Take some Dacron flying line and tie
a Simple Loop
knot into the free end, as in the top photo.
Anchor the loop to something fairly narrow
and cut off the line at exactly 40 cm (15 3/4 in.). This is illustrated in
the middle photo.
Now make another seven bridle lines to
the same length. Anchor the lines one by one with the first line
so you can accurately snip off a new one at the right length.
Repeat this process to make another group of eight lines, but this time all 42 cm (16 1/2 in.) in length.
Repeat once more to make a group of eight lines
that are 48.5 cm (19 in.) in length. All three groups of lines are
shown in the bottom photo.
If you mark the first piece of line in each group with black marker,
right at the untied end, it will be easier to use it as a template
for cutting all the other pieces to the same length. Black next to
white is easy to see!
Attaching the Bridle Lines
Steps to attach a bridle line
Take one of the shortest (40 cm) lines already
prepared. Push the looped end through one of the attachment points
nearest the leading edge of the canopy. See the first photo,
Pass the other end of the line through the
loop, as in the second photo.
Pull tight, without damaging the
attachment point of course. See the third photo.
All bridle lines attached
Continue attaching 40 cm lines until the whole
row is done. See the top photo.
Attach the mid-length (42 cm) lines to the
next row of attachment points. See the middle photo.
Finally, attach the longest (48.5 cm) lines to
the remaining row of attachment points. See the bottom photo
up there. Now, all 24 bridle lines are attached to the underside of
Tying the Bridle Lines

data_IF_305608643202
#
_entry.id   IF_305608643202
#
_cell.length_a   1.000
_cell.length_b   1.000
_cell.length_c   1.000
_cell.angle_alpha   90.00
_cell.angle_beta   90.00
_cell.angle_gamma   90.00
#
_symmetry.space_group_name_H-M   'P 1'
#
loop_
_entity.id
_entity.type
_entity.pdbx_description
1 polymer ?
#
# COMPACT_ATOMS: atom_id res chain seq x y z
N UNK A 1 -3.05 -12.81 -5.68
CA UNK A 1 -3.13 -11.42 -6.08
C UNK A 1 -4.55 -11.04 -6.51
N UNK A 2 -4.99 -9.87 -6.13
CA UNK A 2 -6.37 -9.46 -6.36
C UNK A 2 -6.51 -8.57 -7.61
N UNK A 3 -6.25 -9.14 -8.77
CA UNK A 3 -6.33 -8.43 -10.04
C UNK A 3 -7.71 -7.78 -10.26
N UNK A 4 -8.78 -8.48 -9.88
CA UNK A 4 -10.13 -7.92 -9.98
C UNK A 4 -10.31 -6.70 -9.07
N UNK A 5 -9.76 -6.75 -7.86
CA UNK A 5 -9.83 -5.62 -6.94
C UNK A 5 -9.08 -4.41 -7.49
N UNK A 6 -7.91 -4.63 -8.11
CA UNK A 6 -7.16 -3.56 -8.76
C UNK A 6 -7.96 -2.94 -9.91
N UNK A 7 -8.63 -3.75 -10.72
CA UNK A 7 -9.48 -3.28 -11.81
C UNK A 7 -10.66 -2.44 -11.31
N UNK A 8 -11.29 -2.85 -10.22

Three bridle lines of different lengths tied together
Bring the lines attached to a group of three
attachment points together. See the photo on the left, of a corner
of the canopy.
Line up the ends of the lines with each
other, before tying them with a Multi-Strand
Simple knot. See the closeup in the photo on the right. You
might be able to get the lengths more even than I did!
See the photo below, where all eight groups of
lines have been tied. The knots are a little hard to spot, but have
been arranged near the top edge of the photo.
All eight bridle line groups tied off
Bridle Line Groups
Taping the bridle line groups of half the canopy
Bring four groups of lines together, from one
half of the canopy. See the photo on the left. Try to keep
the ends (not the knots!) level with each other.
Wind electrical tape around a few times, just
covering the knots. See the photo on the right.
Do the same for the four groups of lines on
the other side. See the photo below for a view of the whole
bridle at this point:
Bridle—both sides taped
The two sides of the bridle connected
Cut off 30 cm (12 in.) of line and tie a Loop
knot into both ends. The size of the loops is not too important,
so just be guided by the top photo.
Attach each loop behind the electrical tape
on the bridle lines, as shown in the bottom photo. Use Lark's
Although this connecting line—and the next line also, below—are shown in 20-pound strength, it would really be a better idea to
use 30 or 50-pound line instead. These lines will take the full
tension of the kite in flight!
The bridle completed
Again, cut off a piece of flying line 30 cm
(12 in.) long.
Tie a Double
Loop knot into one end. On the far left, in the top
photo above. Do a Simple
knot at the other end—just barely visible in the photo.
Tie the end with the Simple knot around the
middle of the bridle connecting line with a Prusik
knot—or any other sliding knot. See the bottom photo.
The Brake Lines
To add a touch of realism to this parachute kite,
it will have two brake lines attached to the trailing edge. These can
be used to trim out a turning tendency, if required.
Tape stuck to upper surface of trailing edge
Take a 8 cm (3 in.) length of sticky tape and
stick half of it to the upper side of the trailing edge. The tape is
aligned with the next rib in from the tip. The tip rib can be seen
in orange above.
Brake line attached to trailing edge
Tie a Loop
knot into an 80 cm (32 in.) length of 20-pound flying line. Tie a
into the other end, just to stop the tip from fraying. Thread the
tape through the loop as shown in the photo on the left.
Fold the tape under and stick it to the lower-surface plastic. To prevent splitting of the tape, fold around a
couple more pieces of tape. Just like the first one, but they can be